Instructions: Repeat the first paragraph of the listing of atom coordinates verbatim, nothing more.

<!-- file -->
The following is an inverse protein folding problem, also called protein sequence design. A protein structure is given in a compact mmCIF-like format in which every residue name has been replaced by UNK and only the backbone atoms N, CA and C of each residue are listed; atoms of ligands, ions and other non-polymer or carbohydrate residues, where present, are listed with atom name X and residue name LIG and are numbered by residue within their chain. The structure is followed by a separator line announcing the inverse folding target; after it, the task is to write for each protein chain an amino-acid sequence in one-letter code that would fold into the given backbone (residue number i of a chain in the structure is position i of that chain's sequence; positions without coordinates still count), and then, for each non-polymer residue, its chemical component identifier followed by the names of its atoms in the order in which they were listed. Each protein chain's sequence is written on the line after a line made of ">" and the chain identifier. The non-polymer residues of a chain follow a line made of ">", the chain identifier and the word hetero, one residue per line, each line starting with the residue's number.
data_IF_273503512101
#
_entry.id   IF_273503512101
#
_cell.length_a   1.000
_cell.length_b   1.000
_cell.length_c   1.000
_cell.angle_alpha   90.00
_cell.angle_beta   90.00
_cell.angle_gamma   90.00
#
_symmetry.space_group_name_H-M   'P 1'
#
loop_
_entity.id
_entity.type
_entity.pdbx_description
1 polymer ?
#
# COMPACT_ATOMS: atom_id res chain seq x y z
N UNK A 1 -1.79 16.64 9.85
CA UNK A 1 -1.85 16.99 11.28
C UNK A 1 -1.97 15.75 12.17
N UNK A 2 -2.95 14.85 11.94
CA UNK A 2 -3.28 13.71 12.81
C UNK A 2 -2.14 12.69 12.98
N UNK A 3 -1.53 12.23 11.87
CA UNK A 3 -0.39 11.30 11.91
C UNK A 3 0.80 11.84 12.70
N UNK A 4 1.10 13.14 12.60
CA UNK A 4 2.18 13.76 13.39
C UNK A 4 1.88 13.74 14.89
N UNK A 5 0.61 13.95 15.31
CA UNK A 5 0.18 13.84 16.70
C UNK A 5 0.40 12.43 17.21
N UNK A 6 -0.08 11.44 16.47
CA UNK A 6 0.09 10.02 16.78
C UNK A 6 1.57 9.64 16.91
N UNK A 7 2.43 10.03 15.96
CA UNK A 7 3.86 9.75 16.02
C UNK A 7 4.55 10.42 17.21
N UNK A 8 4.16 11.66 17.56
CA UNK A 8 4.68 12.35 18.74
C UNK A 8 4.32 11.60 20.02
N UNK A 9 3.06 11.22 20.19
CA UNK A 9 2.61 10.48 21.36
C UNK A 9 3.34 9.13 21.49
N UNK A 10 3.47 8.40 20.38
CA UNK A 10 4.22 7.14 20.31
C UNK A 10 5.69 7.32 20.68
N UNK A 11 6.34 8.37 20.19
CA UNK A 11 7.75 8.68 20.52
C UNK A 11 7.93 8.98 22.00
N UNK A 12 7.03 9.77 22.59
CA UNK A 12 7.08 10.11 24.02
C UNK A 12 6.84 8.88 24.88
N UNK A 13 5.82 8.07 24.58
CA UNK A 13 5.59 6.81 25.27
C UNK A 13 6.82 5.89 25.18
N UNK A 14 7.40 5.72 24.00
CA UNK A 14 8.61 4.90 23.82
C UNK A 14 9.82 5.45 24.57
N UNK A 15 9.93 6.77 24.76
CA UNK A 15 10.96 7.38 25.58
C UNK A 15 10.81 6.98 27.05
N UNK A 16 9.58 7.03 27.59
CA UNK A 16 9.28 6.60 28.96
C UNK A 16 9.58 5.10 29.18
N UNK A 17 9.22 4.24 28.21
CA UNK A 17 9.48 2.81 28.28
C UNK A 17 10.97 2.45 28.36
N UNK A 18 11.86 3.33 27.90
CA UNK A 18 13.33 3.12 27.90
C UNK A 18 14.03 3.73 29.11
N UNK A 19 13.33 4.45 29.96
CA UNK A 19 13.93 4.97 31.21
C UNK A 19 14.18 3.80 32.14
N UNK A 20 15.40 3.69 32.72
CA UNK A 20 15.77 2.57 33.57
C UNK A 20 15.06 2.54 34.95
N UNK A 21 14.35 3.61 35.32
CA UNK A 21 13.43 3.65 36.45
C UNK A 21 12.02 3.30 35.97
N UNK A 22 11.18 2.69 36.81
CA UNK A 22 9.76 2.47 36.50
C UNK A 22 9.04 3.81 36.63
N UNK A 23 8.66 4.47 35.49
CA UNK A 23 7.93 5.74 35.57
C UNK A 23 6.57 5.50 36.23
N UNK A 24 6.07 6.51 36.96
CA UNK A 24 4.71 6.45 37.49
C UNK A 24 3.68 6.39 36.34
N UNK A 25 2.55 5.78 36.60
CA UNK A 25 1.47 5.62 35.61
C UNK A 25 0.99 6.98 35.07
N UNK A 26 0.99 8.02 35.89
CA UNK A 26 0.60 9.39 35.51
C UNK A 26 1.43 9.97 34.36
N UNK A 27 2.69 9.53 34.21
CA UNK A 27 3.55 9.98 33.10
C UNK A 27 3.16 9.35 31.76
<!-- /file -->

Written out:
The following is an inverse protein folding problem, also called protein sequence design. A protein structure is given in a compact mmCIF-like format in which every residue name has been replaced by UNK and only the backbone atoms N, CA and C of each residue are listed; atoms of ligands, ions and other non-polymer or carbohydrate residues, where present, are listed with atom name X and residue name LIG and are numbered by residue within their chain. The structure is followed by a separator line announcing the inverse folding target; after it, the task is to write for each protein chain an amino-acid sequence in one-letter code that would fold into the given backbone (residue number i of a chain in the structure is position i of that chain's sequence; positions without coordinates still count), and then, for each non-polymer residue, its chemical component identifier followed by the names of its atoms in the order in which they were listed. Each protein chain's sequence is written on the line after a line made of ">" and the chain identifier. The non-polymer residues of a chain follow a line made of ">", the chain identifier and the word hetero, one residue per line, each line starting with the residue's number.